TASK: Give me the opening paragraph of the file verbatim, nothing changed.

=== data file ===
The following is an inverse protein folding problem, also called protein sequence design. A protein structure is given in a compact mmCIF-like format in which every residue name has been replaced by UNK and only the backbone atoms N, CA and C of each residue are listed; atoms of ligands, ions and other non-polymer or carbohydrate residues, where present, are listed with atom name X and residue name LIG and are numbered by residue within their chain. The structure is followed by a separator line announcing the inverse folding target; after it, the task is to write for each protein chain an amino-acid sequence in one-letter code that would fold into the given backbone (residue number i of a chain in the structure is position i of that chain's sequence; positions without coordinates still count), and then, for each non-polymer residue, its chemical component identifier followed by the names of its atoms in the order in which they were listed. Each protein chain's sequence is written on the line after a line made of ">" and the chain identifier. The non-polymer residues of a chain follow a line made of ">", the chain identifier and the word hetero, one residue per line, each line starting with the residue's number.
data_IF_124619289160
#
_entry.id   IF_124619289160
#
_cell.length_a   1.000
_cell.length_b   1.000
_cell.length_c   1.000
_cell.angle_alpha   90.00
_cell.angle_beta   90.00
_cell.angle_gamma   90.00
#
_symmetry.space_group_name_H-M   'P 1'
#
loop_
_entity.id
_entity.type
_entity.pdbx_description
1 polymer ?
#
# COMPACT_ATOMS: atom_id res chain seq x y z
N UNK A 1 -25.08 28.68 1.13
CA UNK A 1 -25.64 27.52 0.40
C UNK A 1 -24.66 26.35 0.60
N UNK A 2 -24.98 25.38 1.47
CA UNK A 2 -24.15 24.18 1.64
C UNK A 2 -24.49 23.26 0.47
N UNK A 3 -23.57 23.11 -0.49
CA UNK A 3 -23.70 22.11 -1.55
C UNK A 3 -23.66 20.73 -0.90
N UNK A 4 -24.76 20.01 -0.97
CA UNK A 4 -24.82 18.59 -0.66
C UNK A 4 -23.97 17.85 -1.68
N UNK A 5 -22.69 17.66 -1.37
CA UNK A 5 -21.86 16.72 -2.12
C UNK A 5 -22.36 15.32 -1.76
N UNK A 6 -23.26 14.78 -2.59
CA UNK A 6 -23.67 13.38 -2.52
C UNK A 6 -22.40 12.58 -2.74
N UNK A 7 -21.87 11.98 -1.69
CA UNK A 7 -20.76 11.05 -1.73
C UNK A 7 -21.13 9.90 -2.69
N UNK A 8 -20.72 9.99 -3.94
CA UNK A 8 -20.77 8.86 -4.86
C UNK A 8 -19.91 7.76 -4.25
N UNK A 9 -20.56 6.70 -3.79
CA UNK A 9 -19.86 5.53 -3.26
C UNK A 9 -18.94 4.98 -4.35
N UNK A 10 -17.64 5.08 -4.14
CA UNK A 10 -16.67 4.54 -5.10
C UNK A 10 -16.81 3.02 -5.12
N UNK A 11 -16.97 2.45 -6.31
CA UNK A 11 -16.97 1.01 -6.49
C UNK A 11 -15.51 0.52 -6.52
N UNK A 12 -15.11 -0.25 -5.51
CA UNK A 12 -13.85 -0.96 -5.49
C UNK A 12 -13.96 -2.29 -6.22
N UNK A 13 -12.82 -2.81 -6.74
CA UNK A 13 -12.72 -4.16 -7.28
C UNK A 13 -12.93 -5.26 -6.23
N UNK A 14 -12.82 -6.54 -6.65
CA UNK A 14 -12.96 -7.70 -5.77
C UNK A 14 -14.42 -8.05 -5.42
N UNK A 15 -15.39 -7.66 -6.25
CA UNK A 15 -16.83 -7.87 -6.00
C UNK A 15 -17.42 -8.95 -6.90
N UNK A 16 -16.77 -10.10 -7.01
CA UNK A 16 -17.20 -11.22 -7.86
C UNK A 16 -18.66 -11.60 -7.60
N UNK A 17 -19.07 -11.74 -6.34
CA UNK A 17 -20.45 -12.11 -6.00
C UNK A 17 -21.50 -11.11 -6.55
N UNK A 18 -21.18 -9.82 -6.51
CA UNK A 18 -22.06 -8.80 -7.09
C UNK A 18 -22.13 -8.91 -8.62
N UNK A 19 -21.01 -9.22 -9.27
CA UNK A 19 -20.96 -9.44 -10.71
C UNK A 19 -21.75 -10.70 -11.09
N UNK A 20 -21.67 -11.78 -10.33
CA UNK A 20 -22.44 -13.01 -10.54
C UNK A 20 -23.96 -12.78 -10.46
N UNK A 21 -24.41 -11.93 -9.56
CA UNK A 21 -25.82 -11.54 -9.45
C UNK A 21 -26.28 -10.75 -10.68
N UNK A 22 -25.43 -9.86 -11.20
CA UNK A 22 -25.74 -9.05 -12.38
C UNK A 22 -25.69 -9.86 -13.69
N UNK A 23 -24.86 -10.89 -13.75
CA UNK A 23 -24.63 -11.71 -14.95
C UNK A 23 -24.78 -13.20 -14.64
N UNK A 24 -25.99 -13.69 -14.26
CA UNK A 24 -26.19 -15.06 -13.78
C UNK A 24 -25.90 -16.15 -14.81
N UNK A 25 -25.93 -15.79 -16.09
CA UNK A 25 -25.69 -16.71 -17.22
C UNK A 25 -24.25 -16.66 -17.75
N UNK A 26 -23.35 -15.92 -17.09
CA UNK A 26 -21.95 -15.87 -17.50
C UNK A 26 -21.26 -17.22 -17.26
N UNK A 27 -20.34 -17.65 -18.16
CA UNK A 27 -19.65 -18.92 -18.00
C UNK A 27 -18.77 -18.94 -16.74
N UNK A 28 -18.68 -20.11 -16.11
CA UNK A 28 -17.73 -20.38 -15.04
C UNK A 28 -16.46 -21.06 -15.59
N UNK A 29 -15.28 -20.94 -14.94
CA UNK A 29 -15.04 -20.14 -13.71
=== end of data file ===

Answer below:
The following is an inverse protein folding problem, also called protein sequence design. A protein structure is given in a compact mmCIF-like format in which every residue name has been replaced by UNK and only the backbone atoms N, CA and C of each residue are listed; atoms of ligands, ions and other non-polymer or carbohydrate residues, where present, are listed with atom name X and residue name LIG and are numbered by residue within their chain. The structure is followed by a separator line announcing the inverse folding target; after it, the task is to write for each protein chain an amino-acid sequence in one-letter code that would fold into the given backbone (residue number i of a chain in the structure is position i of that chain's sequence; positions without coordinates still count), and then, for each non-polymer residue, its chemical component identifier followed by the names of its atoms in the order in which they were listed. Each protein chain's sequence is written on the line after a line made of ">" and the chain identifier. The non-polymer residues of a chain follow a line made of ">", the chain identifier and the word hetero, one residue per line, each line starting with the residue's number.